The Health Officer position is a full-time position. However, in order for Dr. Mu to successfully disassociate from his current Family Medicine Practice in a community notoriously short of such general practitioners, Fugitt noted Dr. Mu will ease into his full-time duties by working at 40 percent during the first two months, 50 percent in month three, 60 percent in month 4 and 80 percent in months five and six.
Any deviation from the above timeline must be agreed upon in advance and in writing between the Health and Human Services Agency Director, County Executive Officer David Rickert and the employee, Fugitt noted.
Dr. Mu “shall not be prohibited from his private practice of medicine” as long as he continues to meet the minimum time requirements for the Health Officer position,” the at-will employment agreement states.
However, “no county premises, resources or staff shall be used by” Dr. Mu “for the private practice of medicine,” the agreement continues.
Dr. Mu agrees that he will “wind down, dissolve and transfer” patients in his private practice and will “no longer be engaged in any private practice of medicine except for the occasional and incidental practice of medicine during times outside of” his normal working hours, Fugitt clarified.
However, “the expenditure of reasonable amounts of time for educational, charitable and professional activities shall not be deemed a breach” of the employment agreement, she noted.
In exchange, the county will reimburse Dr. Mu upon proof of payment for expenses related to maintaining his annual memberships in the Shasta County Medical Society, the California Conference of Local Health Officers, the Health Officers Association of California, the American College of Preventive Medicine and other appropriate organizations, the agreement states.
Dr. Mu will also receive reimbursement for tuition and the cost of required textbooks necessary to obtain his Master’s of Public Health degree.
The county will also pay for “reasonable and necessary” fees, travel expenses, food and lodging incurred while attending association, state and/or national meetings for professional development, as long as such expenses are approved by the HHSA Branch Director of Public Health.
Prior to the board’s discussion of this topic, other items of business were undertaken or presentations made on a variety of subjects including:
• A public presentation of a $100,000 plan to publicize and educate county residents as well as state energy officials of the county’s unanimous opposition to any revival of the Fountain Wind Project, a wind-driven series of up to 47 bladed turbines installed on 4,500 acres of private and leased land in an unincorporated area of Shasta County.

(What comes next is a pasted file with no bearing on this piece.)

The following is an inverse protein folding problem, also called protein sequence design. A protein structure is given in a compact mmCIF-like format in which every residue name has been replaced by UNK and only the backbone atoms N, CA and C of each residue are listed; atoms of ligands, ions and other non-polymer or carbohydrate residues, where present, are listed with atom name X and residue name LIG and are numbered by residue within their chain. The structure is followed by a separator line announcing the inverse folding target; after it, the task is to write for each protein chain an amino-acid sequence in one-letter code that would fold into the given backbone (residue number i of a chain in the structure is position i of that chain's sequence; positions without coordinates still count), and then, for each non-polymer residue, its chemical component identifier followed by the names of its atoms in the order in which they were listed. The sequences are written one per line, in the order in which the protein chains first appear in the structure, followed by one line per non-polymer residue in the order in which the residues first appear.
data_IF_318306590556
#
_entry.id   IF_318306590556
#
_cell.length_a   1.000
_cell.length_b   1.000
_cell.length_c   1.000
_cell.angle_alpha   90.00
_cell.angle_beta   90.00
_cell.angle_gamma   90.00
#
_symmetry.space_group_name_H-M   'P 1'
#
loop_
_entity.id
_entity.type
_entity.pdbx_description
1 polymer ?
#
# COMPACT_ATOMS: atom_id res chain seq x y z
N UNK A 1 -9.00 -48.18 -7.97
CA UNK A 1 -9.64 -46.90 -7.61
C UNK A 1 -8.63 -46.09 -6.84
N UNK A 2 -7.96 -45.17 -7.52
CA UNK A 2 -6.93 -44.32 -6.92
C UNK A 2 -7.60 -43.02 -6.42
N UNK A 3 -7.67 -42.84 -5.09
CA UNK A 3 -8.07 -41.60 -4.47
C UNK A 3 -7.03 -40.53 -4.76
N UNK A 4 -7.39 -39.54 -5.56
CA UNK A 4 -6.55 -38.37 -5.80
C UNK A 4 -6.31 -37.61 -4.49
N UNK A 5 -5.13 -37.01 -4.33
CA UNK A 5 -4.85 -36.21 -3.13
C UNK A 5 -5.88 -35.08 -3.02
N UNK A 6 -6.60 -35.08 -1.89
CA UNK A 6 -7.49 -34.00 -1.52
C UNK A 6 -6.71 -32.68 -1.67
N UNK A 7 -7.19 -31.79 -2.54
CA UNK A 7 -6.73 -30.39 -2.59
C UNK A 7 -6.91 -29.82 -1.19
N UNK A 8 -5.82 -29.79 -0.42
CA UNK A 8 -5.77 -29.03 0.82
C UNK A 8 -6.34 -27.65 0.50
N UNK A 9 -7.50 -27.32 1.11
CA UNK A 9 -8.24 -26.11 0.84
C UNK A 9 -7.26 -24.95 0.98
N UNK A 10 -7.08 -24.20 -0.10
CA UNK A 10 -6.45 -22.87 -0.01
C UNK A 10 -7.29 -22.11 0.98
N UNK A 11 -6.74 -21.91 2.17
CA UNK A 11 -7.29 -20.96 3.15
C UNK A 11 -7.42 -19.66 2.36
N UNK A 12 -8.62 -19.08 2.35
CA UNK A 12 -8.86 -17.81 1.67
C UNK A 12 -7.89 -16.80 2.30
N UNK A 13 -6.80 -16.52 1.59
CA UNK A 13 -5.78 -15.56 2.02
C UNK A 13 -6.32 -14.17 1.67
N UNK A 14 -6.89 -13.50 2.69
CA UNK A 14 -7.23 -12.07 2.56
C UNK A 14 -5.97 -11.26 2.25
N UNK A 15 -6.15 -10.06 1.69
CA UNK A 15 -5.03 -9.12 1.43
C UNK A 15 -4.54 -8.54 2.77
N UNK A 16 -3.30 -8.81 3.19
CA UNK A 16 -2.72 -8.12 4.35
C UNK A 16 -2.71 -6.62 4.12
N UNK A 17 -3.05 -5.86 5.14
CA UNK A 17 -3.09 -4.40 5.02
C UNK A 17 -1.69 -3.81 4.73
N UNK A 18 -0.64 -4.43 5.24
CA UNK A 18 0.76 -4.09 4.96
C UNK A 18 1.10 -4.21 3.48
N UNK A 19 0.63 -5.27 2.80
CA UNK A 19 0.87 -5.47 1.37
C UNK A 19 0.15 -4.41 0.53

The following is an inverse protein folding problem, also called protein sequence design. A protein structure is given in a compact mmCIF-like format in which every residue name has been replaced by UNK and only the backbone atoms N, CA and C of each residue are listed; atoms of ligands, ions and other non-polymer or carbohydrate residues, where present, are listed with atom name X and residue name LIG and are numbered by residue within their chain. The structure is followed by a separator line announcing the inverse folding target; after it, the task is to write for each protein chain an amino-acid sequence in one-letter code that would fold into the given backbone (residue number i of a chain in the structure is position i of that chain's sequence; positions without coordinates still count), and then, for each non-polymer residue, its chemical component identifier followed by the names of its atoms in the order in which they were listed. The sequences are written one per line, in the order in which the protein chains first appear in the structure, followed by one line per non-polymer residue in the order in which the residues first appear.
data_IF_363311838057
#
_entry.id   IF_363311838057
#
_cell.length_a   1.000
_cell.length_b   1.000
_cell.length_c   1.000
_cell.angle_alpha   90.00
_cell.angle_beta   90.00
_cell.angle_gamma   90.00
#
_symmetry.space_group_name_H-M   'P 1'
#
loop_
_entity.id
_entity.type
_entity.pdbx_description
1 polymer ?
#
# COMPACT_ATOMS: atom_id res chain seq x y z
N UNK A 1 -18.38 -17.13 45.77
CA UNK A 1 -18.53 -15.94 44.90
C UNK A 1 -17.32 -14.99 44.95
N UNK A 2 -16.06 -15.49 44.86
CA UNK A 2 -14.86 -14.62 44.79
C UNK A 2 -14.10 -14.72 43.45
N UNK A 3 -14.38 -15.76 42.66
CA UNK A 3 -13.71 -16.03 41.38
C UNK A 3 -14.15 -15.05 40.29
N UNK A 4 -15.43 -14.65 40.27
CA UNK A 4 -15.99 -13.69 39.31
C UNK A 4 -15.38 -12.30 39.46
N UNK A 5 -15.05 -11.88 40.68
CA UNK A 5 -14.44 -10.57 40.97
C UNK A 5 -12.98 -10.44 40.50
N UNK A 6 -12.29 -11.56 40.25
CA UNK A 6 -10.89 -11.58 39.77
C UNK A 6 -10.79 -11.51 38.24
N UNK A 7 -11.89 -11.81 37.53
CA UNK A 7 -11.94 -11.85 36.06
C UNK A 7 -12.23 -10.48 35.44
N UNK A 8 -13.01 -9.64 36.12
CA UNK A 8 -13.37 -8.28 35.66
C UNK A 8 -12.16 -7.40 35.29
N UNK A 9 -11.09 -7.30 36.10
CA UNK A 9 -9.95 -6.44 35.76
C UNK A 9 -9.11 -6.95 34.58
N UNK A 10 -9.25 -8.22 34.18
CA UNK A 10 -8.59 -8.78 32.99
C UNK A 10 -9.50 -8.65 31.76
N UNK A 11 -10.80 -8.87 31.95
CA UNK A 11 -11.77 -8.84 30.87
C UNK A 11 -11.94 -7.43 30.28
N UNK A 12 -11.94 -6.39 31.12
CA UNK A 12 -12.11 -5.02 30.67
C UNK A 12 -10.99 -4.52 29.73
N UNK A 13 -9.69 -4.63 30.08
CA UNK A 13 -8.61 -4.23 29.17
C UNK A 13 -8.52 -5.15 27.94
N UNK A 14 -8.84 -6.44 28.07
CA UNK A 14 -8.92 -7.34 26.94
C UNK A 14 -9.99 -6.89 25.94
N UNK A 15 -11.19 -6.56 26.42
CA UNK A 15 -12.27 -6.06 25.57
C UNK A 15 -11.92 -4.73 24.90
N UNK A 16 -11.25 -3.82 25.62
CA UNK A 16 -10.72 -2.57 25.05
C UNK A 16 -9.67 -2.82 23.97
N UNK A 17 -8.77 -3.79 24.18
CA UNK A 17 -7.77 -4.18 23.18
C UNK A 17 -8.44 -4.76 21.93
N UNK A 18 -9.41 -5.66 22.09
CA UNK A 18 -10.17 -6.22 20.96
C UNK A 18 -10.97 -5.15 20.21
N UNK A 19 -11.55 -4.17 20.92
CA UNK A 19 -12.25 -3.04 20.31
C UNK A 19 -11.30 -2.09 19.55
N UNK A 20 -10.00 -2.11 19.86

In June 2021, the Shasta County Planning Commission unanimously denied the application for a conditional use permit necessary to build the project. However, the California Legislature passed Assembly Bill 205 in June 2022 to take effect Jan. 1, 2023, allowed the California Energy Commission to take over the project’s siting and licensing despite the county’s opposition. Hearings on the project should begin later this year or early next year.
• Supervisors voted 4-1 with only Garman dissenting on an $80,000 contract with the Redding-based architectural firm of Nichols, Melburg & Rossetto, AIA & Associates, Inc., for architectural and engineering services and the development of a schematic design for the proposed new home for the Veterans Services Office (VSO) which would move from 1885 Shasta Street, in the daylight basement of the Shasta County District Attorney’s building, to a county-owned building almost directly across the street at 1880 Shasta Street.
Such a move would allow the VSO to more than double its square footage to add employees and services for veterans while more than tripling the amount of available parking spaces, from six to more than 20. The contract contains another $10,000 contingency in case of unforeseen complications.
• Received a presentation from Shasta County Sheriff Michael Johnson — his sixth so far — on fully staffing the county’s jail.
One of the jail’s three floors, designed to house up to 90 inmates, is vacant due to the lack of 17 Correctional Deputies needed to properly supervise the floor with three shifts daily, as well as supervisory and support staff.
The latest proposed plan would delete seven Correctional Officer I and II allocated positions and add the same number of Deputy Sheriff allocated positions. The plan will also delete two Correctional Officer I and II positions at the Detention Annex on Breslauer Way and two Correctional Sergeant allocations and add two Deputy Sheriff and 1 Sergeant allocation on the Patrol side of law enforcement operations.
• Unanimously cancelled the Board of Supervisors meeting originally scheduled for Nov. 21 so that county employees could spend time on with their families on Thanksgiving Day without having to worry about preparing board agendas or attending a board meeting during a shortened work week.
Editor’s note: An earlier version of this story contained an identity error regarding Dr. Karen Ramstrom’s professional history. We apologize for any confusion.